Wednesday, October 9, 2013

Massage therapy shows promise as adjunctive breast cancer treatment

Preliminary findings of an ongoing pilot study demonstrate that massage decreased anxiety and lessened depression among 10 women with stage-one (diagnosed within the previous five years) breast cancer. The study will be complete when 35-40 women have participated in the study.

Measurements of immune function, which consisted of blood, urine and saliva samples, also indicated that natural killer (white) cells -- those cells that fight viruses and tumors -- also increased, which implies an improved immune system, said one of the lead researchers, Maria Hernandez-Reif, Ph.D., director of research at the Touch Research Institute.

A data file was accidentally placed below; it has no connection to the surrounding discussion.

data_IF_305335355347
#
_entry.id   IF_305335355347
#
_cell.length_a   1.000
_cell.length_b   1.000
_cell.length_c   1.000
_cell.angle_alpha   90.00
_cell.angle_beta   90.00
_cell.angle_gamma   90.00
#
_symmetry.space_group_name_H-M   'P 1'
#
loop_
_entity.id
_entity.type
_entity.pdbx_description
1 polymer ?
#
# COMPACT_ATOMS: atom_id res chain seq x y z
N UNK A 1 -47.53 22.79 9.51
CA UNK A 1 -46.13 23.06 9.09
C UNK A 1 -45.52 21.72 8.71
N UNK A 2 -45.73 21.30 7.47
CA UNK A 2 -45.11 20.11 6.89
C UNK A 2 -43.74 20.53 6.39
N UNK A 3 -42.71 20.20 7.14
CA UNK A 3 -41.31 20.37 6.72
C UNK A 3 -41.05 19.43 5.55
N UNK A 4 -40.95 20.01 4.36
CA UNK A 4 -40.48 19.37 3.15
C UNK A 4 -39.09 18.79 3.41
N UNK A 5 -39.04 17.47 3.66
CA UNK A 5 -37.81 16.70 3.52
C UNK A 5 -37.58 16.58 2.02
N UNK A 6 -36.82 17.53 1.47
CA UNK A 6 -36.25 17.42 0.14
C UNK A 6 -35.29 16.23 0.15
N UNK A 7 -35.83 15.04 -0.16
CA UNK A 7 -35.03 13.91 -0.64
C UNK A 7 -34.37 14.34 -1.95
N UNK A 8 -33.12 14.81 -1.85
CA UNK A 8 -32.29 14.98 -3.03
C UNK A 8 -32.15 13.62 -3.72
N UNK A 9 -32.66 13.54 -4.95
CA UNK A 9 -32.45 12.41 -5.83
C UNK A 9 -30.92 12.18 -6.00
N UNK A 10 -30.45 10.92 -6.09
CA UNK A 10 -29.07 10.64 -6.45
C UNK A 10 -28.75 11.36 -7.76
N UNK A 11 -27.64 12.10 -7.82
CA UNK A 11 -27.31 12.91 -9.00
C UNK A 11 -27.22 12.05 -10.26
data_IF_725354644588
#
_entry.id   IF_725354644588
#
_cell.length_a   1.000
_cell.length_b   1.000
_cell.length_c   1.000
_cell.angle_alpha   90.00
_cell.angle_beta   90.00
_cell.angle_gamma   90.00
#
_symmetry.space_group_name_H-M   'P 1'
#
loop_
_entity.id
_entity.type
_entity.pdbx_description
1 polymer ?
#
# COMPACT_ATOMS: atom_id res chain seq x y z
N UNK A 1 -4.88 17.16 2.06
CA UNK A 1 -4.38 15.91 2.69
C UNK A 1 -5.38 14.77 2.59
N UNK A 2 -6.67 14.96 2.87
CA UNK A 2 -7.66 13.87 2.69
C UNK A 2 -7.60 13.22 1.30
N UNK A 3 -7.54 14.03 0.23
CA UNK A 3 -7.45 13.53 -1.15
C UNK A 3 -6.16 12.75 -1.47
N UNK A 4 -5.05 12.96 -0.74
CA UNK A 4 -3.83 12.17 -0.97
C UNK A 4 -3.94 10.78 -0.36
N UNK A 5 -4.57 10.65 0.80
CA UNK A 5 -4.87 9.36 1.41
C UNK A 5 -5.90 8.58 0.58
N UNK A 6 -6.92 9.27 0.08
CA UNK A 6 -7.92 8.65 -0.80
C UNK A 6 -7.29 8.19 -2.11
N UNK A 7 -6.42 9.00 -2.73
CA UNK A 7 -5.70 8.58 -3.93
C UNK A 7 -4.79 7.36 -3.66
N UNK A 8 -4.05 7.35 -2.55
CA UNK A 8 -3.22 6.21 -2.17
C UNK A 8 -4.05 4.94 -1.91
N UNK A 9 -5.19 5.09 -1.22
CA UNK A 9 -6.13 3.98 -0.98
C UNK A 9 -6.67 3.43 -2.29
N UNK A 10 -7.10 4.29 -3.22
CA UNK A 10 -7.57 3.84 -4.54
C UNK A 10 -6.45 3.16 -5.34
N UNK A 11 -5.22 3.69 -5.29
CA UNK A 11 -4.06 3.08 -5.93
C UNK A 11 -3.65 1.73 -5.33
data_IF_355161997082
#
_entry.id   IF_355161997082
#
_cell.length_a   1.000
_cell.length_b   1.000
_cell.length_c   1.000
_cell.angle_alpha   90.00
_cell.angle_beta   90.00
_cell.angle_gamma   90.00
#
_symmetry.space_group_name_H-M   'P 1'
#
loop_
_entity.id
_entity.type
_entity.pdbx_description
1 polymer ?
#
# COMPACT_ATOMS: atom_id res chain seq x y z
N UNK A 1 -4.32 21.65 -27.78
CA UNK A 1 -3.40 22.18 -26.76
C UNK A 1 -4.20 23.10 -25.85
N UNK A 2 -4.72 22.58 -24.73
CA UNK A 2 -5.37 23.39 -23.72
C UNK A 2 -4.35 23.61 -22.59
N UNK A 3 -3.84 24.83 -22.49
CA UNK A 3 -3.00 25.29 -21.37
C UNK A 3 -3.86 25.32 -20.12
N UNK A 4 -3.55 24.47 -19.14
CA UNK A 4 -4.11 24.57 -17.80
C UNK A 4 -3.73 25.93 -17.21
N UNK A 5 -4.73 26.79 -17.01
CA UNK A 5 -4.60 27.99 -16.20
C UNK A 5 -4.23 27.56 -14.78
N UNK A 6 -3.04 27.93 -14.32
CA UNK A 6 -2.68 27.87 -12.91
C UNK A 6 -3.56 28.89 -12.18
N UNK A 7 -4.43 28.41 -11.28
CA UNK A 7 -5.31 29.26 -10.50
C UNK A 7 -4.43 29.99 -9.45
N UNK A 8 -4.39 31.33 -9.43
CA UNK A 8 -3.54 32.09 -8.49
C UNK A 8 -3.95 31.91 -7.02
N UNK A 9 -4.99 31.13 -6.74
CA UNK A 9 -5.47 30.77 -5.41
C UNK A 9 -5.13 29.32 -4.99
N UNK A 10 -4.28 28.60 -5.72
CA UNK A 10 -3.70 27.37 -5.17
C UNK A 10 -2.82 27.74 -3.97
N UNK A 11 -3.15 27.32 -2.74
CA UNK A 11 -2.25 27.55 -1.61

The massage routine focused on promoting relaxation, Hernandez-Reif said, and included strokes of effleurage and petrissage, as well as range-of-motion techniques.

The average age of the 20 women (10 in the massage group and 10 in the nonmassaged control group) is 52. Seventy percent had a breast removed and the remainder had a lumpectomy.

One group had 45-minute massages three times a week over a five-week period. The control group did not receive massage. Eighty percent of those receiving massage had better immune function, while only 30 percent of those in the nonmassaged group showed improved immune function, according to Hernandez-Reif.

Those who received massage were half as anxious after massage, while those in the control group remained anxious, Hernandez-Reif said. Women who were massaged had progressive drops in their reports of depression, she noted, while those who did not receive massage reported no change in their depression over the same time period.

Article copyright Massage Magazine, Inc.~~~~~~~By Melissa B. Mower